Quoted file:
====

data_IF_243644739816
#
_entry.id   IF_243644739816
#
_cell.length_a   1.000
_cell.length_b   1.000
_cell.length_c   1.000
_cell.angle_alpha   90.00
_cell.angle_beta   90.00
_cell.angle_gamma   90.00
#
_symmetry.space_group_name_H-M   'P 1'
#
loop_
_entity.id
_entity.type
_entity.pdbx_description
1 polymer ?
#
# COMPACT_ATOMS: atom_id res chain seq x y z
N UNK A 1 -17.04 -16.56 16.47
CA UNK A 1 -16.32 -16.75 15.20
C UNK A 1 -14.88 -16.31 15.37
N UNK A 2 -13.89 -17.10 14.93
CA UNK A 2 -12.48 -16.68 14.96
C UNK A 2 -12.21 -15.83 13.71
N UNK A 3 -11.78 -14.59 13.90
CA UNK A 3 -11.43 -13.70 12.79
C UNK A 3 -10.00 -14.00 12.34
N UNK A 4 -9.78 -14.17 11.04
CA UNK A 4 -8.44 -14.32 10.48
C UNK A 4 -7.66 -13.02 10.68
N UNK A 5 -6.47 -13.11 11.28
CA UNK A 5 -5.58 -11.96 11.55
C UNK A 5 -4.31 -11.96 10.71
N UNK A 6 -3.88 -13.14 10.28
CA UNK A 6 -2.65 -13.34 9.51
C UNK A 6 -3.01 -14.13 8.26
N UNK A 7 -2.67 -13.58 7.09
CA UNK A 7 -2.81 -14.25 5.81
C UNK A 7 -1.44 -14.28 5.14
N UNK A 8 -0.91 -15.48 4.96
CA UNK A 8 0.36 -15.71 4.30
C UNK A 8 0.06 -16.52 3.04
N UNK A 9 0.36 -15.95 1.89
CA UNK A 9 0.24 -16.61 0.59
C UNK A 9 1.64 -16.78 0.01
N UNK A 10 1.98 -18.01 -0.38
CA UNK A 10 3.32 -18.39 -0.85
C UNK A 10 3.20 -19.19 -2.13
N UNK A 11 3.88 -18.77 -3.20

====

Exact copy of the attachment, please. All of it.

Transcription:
data_IF_243644739816
#
_entry.id   IF_243644739816
#
_cell.length_a   1.000
_cell.length_b   1.000
_cell.length_c   1.000
_cell.angle_alpha   90.00
_cell.angle_beta   90.00
_cell.angle_gamma   90.00
#
_symmetry.space_group_name_H-M   'P 1'
#
loop_
_entity.id
_entity.type
_entity.pdbx_description
1 polymer ?
#
# COMPACT_ATOMS: atom_id res chain seq x y z
N UNK A 1 -17.04 -16.56 16.47
CA UNK A 1 -16.32 -16.75 15.20
C UNK A 1 -14.88 -16.31 15.37
N UNK A 2 -13.89 -17.10 14.93
CA UNK A 2 -12.48 -16.68 14.96
C UNK A 2 -12.21 -15.83 13.71
N UNK A 3 -11.78 -14.59 13.90
CA UNK A 3 -11.43 -13.70 12.79
C UNK A 3 -10.00 -14.00 12.34
N UNK A 4 -9.78 -14.17 11.04
CA UNK A 4 -8.44 -14.32 10.48
C UNK A 4 -7.66 -13.02 10.68
N UNK A 5 -6.47 -13.11 11.28
CA UNK A 5 -5.58 -11.96 11.55
C UNK A 5 -4.31 -11.96 10.71
N UNK A 6 -3.88 -13.14 10.28
CA UNK A 6 -2.65 -13.34 9.51
C UNK A 6 -3.01 -14.13 8.26
N UNK A 7 -2.67 -13.58 7.09
CA UNK A 7 -2.81 -14.25 5.81
C UNK A 7 -1.44 -14.28 5.14
N UNK A 8 -0.91 -15.48 4.96
CA UNK A 8 0.36 -15.71 4.30
C UNK A 8 0.06 -16.52 3.04
N UNK A 9 0.36 -15.95 1.89
CA UNK A 9 0.24 -16.61 0.59
C UNK A 9 1.64 -16.78 0.01
N UNK A 10 1.98 -18.01 -0.38
CA UNK A 10 3.32 -18.39 -0.85
C UNK A 10 3.20 -19.19 -2.13
N UNK A 11 3.88 -18.77 -3.20